My dear brothers and sisters in the Lord,
Several weeks ago, the Pontifical Council for Culture conducted a conference entitled “The Feminine Cultures: Equality and Difference.” The conference, held by this Vatican department, was meant to bring understanding to the role of women in our culture and in our Church.
This Council had a great influence on the direction of the New Evangelization, especially by bringing forth the concept of encountering cultures and different ideas in neutral places. They used the phrase, “the Courtyard of the Gentiles” to describe a place where those who do not believe can be encountered. The image comes from the Temple of Jerusalem which had a special courtyard dedicated for worship by Gentiles who wished to come to the Temple to pray. Gentiles were not allowed to enter the Temple precincts; however, they could pray in this one space allocated to them. The Council for Culture has endeavored to engage in dialogue atheists and others who do not share our theology or culture.
The conference had an opportunity to hear an address by our Holy Father, Pope Francis. In effect, the Pope summarized the proceedings that had gone before his talk during the three-day conference. In a previous interview, the Holy Father, said, regarding his desire to “investigate further the role of women in the Church. We have to work harder to develop a profound theology of the woman. Only by making this step will it be possible to better reflect on their functions within the Church. The feminine genius is needed wherever we make important decisions.”
If we look to our own Church in the United States and our own Diocese here in Brooklyn and Queens, we recognize that the majority of worshipers are women, as well as the majority of those who work for the Church in chanceries, schools and parish offices. Women are the heart and soul of the life of the Church. And, yet, somehow many feel that their feminine genius is not taken into account.
During the conference, the issue of equality and difference, and search of a balance, was discussed. The Holy Father himself said that it is “an equilibrium that is harmonious, not just balanced” which we are trying to find for an enhanced role for women in the administration and life of the Church today. Another topic that was discussed was feminine generativity which seeks to understand the nurturing role of women as mothers, as protectors of life and as those who “desire to bring into the world, to take care of and to let go” of life that they themselves bring into the world. In addition, another topic discussed at the conference was the feminine body between culture and biology. This reminds us of the beauty and harmony of the body that God has given to woman, but also mindful of the painful wounds inflicted, sometimes with cruel violence, on them as women.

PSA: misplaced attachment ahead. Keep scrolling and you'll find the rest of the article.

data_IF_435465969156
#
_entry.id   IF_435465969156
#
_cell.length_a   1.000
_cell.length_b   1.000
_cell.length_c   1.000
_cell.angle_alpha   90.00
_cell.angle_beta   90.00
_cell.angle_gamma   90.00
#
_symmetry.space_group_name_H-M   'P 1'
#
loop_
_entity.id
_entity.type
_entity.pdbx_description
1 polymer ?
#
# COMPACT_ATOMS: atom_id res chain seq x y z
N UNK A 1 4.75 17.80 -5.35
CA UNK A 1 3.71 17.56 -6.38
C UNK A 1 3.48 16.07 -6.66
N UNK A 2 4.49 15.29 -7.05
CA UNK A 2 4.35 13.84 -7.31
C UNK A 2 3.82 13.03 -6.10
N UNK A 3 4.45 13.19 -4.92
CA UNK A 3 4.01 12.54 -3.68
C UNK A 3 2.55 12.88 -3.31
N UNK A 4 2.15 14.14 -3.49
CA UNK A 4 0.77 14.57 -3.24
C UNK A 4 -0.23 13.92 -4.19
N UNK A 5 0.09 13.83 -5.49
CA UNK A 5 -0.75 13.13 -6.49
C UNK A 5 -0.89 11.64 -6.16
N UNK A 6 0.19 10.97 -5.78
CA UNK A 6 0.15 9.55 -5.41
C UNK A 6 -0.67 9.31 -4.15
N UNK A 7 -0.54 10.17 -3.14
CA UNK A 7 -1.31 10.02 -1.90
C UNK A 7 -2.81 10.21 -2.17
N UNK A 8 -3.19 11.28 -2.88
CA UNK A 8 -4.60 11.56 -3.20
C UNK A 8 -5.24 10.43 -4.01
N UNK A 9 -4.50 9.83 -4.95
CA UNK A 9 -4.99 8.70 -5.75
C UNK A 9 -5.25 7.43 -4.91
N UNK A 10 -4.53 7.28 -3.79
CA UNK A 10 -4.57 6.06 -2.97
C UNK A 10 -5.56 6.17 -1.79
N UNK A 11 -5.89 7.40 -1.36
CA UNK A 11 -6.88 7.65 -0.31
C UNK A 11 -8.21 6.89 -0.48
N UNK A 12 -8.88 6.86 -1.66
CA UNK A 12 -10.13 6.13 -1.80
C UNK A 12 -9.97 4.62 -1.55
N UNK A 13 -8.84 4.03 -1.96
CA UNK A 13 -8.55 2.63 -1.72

Many times when we hear the story of the creation of woman from Adam’s rib there are various interpretations. The old rabbinical wisdom explained in the passage of Genesis in this way, “God had a choice of where he would take the bone from man to create woman.” If he were to take the bone from man’s head, then woman would have dominated man. Or, if he had taken the bone from man’s leg, then woman would have been the slave of man. But God understood what to do when he took the rib close to Adam’s heart, so that man would always be reminded that the woman was his equal and that he had to love her as himself. At the last World Meeting of Families held in 2012 in Milan, I heard Cardinal Gianfranco Ravasi, head of the Council for Culture, use that very image, an image of which I already knew. Sometimes Biblical images say more than what we can say ourselves can say with words.
Finally, the conference discussed woman and religion, and posed the question, “Are they fleeing or seeking participation in the life of the Church?” Perhaps both are occurring. There are women seeking greater participation in the Church and those who feel they have no real place in the Church and seemed to have abandoned the mother who has given them life. I am awaiting the full documentation from the conference, however, I know that there will be some insights to be shared. In the meantime, in the past year I have begun in our diocese a council of women who are in the employ of the diocese to ensure the feminine perspective on important decisions we make in our male dominated structure. It is my hope that as time goes on, more women will take more responsible positions in the life of the Church. Although they are represented, the desire of Pope Francis is that wherever possible women should have a greater role in the life of the Church.
It is never easy to change cultural patterns or old ways of thinking. We are being urged by our Holy Father, Pope Francis, however, to put out into the deep by exploring the genius that women have to offer to the life of the Church. I take this opportunity to thank all the women who nurture our Church and who make it evermore a mother to us all.